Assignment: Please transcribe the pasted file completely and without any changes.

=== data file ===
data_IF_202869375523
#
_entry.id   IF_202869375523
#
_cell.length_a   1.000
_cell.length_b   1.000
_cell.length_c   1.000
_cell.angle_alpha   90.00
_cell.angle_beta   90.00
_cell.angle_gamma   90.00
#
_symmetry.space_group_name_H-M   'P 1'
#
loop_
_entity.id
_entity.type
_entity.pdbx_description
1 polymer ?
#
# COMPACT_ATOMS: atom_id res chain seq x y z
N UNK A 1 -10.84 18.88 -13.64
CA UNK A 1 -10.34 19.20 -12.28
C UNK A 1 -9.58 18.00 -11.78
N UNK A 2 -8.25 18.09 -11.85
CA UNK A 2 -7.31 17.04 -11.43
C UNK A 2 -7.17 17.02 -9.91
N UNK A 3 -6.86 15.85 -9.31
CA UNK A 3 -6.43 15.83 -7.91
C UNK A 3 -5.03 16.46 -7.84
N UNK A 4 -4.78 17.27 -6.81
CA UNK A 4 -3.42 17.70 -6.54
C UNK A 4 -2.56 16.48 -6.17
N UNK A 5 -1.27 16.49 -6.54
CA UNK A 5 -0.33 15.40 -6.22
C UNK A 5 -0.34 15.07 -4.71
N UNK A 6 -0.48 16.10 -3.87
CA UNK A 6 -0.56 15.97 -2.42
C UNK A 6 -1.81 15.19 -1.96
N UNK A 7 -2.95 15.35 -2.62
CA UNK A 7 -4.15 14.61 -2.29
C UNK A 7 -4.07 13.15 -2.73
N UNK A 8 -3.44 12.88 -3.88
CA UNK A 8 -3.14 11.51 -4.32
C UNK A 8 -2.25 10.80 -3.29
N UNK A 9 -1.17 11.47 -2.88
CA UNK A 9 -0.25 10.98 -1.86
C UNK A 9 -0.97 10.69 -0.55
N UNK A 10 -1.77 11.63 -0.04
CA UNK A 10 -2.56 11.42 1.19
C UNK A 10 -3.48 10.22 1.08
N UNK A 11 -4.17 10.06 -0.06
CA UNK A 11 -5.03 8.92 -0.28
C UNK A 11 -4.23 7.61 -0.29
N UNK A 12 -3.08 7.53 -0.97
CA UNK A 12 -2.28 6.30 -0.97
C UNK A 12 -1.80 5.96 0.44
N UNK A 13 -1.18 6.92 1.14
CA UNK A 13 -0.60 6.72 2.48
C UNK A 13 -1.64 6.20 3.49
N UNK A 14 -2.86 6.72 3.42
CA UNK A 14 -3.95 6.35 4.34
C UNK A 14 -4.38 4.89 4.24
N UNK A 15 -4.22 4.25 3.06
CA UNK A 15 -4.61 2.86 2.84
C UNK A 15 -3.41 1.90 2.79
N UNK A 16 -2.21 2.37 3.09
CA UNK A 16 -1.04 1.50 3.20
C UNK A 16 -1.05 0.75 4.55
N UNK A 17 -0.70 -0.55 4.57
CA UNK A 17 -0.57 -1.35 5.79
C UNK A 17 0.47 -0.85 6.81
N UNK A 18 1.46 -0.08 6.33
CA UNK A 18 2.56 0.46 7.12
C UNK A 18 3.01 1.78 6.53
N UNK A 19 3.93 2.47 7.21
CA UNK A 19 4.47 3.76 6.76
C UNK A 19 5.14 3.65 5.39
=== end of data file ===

data_IF_202869375523
#
_entry.id   IF_202869375523
#
_cell.length_a   1.000
_cell.length_b   1.000
_cell.length_c   1.000
_cell.angle_alpha   90.00
_cell.angle_beta   90.00
_cell.angle_gamma   90.00
#
_symmetry.space_group_name_H-M   'P 1'
#
loop_
_entity.id
_entity.type
_entity.pdbx_description
1 polymer ?
#
# COMPACT_ATOMS: atom_id res chain seq x y z
N UNK A 1 -10.84 18.88 -13.64
CA UNK A 1 -10.34 19.20 -12.28
C UNK A 1 -9.58 18.00 -11.78
N UNK A 2 -8.25 18.09 -11.85
CA UNK A 2 -7.31 17.04 -11.43
C UNK A 2 -7.17 17.02 -9.91
N UNK A 3 -6.86 15.85 -9.31
CA UNK A 3 -6.43 15.83 -7.91
C UNK A 3 -5.03 16.46 -7.84
N UNK A 4 -4.78 17.27 -6.81
CA UNK A 4 -3.42 17.70 -6.54
C UNK A 4 -2.56 16.48 -6.17
N UNK A 5 -1.27 16.49 -6.54
CA UNK A 5 -0.33 15.40 -6.22
C UNK A 5 -0.34 15.07 -4.71
N UNK A 6 -0.48 16.10 -3.87
CA UNK A 6 -0.56 15.97 -2.42
C UNK A 6 -1.81 15.19 -1.96
N UNK A 7 -2.95 15.35 -2.62
CA UNK A 7 -4.15 14.61 -2.29
C UNK A 7 -4.07 13.15 -2.73
N UNK A 8 -3.44 12.88 -3.88
CA UNK A 8 -3.14 11.51 -4.32
C UNK A 8 -2.25 10.80 -3.29
N UNK A 9 -1.17 11.47 -2.88
CA UNK A 9 -0.25 10.98 -1.86
C UNK A 9 -0.97 10.69 -0.55
N UNK A 10 -1.77 11.63 -0.04
CA UNK A 10 -2.56 11.42 1.19
C UNK A 10 -3.48 10.22 1.08
N UNK A 11 -4.17 10.06 -0.06
CA UNK A 11 -5.03 8.92 -0.28
C UNK A 11 -4.23 7.61 -0.29
N UNK A 12 -3.08 7.53 -0.97
CA UNK A 12 -2.28 6.30 -0.97
C UNK A 12 -1.80 5.96 0.44
N UNK A 13 -1.18 6.92 1.14
CA UNK A 13 -0.60 6.72 2.48
C UNK A 13 -1.64 6.20 3.49
N UNK A 14 -2.86 6.72 3.42
CA UNK A 14 -3.95 6.35 4.34
C UNK A 14 -4.38 4.89 4.24
N UNK A 15 -4.22 4.25 3.06
CA UNK A 15 -4.61 2.86 2.84
C UNK A 15 -3.41 1.90 2.79
N UNK A 16 -2.21 2.37 3.09
CA UNK A 16 -1.04 1.50 3.20
C UNK A 16 -1.05 0.75 4.55
N UNK A 17 -0.70 -0.55 4.57
CA UNK A 17 -0.57 -1.35 5.79
C UNK A 17 0.47 -0.85 6.81
N UNK A 18 1.46 -0.08 6.33
CA UNK A 18 2.56 0.46 7.12
C UNK A 18 3.01 1.78 6.53
N UNK A 19 3.93 2.47 7.21
CA UNK A 19 4.47 3.76 6.76
C UNK A 19 5.14 3.65 5.39